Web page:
ALIMONY -- ADULTERY -- MALPRACTICE TRAP: In 1988 the General Assembly refused to repeal the traditional prohibition on a court’s awarding alimony to a party against whom adultery is proved--although they did, after intense debate, agree to allow an adulterer alimony to prevent a manifest injustice in the appropriate circumstances. The legislators reckoned without the Virginia Court of Appeals, however, which dislikes the prohibition. In what must have been a very hard case, the court explains (in an opinion that will put quite a premium on early and aggressive litigation of adultery cases) that a judge can easily award spousal support to an adulterous wife, without bothering with any manifest injustice finding. The judge can simply award the divorce on grounds of statutory separation instead, despite the adultery proof, and then there is no bar to awarding of alimony, fees and costs to the guilty spouse. Williams v. Williams, ______ Va App ______ 415 SE2d 252 (1992).
ALIMONY – ADULTERY – MANIFEST INJUSTICE, ETC. In the appeal of a case with an unusual and somewhat confusing fact situation, the Court of Appeals affirmed a Loudoun judge's determination that a wife with a minimal income should get alimony out of the husband's $41,000 yearly income. With her various welfare benefits, and $750 per month alimony, her income would be brought up to $9,000 per year. The husband had alleged adultery, and the Court of Appeals ruling is that assuming adultery was proved (post-separation adultery being apparently what the husband had sought to prove), there was plenty of evidence to support the trial court's ruling that it would be a manifest injustice under §20-107.1(B) to deny spousal support. Evidence showed the wife having severe physical and mental "problems" from the beginning of the marriage to the present, and being unable to work and truly desperate. Evidence adduced by husband from a nurse practitioner that the wife was capable of doing some part-time work was not enough to offset testimony of the wife's physician that she was physically and mentally unable to work at all, given the side effects of her medications. As for the relative degrees of fault, this was a case in which apparently both sides had admitted heavy drinking, fighting with one another, and "relationships" outside the marriage, but the trial court felt that the husband's sins were more detrimental on balance than the wife's. Husband failed with an argument that pre-divorce non-marital cohabitation should be as fatal to alimony as adultery is. Without really explaining how such cohabitation can fail to be adultery, within the statutory definitions of both those things, the Court of Appeals rejects this proposition. Clearly, §20-109 now speaks of cohabitation as a post-marital thing which may in some circumstances serve to terminate or modify alimony that is already ordered and being received. The husband's equation of that with the alimony issue being decided in a divorce is rejected. The court also affirms the judge's $1500 fee award, supported by proof of the $15,000 in attorneys fees the wife had incurred. Wright v. Wright, ___ Va. App. ___, ___ S.E.2d ___, 17 VLW 68 (6/18/02).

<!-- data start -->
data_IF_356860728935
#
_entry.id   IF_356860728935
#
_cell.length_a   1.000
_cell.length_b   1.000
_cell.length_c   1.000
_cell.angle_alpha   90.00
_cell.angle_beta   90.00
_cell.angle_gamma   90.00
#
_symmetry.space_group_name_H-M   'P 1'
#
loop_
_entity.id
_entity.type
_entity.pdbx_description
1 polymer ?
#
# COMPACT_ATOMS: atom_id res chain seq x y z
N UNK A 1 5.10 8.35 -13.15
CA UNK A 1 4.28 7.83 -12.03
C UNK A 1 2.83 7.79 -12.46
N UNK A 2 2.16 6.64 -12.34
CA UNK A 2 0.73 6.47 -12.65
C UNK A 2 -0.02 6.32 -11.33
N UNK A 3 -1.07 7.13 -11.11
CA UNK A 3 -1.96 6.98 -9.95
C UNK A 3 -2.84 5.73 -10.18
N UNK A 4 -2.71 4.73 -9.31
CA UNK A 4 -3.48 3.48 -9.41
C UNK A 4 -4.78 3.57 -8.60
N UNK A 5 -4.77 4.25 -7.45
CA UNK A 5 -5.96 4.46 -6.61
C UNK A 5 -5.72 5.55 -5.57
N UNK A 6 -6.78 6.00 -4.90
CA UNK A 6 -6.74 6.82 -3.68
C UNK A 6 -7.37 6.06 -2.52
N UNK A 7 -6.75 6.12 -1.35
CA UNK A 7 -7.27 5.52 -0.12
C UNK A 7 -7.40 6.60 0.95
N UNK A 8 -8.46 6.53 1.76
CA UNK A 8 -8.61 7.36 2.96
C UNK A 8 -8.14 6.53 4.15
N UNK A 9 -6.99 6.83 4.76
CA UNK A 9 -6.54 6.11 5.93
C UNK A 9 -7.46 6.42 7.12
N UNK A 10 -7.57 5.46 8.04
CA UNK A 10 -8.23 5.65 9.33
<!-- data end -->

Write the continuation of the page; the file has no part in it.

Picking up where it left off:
ALIMONY — ADULTERY — "MANIFEST INJUSTICE" — RELATIVE DEGREES OF FAULT. Whatever the institution of marriage is today in the eyes of the court system, it — or at least the sexual fidelity aspect of it — is a matter of such trifling importance that it can be outweighed by almost anything, or nothing, depending on how you call 'em. A wife wanted alimony and the husband argued that her post-separation adultery was a bar under Code §20-107.1. It's not, the Court of Appeals explained in Porter v. Porter, unpublished, 19 VLW 286 (7/13/04). After all, there are relative degrees of fault here, and compared to the wife's adultery the husband is clearly the one who destroyed the marriage because (A) he told his wife in the year 2000 that he could live alone, and (B) in late 1999, he had begun to visit attorneys and (C) have one prepare legal documents with the intent to limit her claims on his business and assets. After that, (D) he told wife he wanted to live alone (the evidence showed, according to the Court of Appeals), and (E) in February 2001 he gave the wife a draft separation agreement for her to consider. The trial court in refusing to deny alimony (and refusing to grant the divorce on adultery grounds) properly considered and weighed the respective degrees of fault and properly found manifest injustice.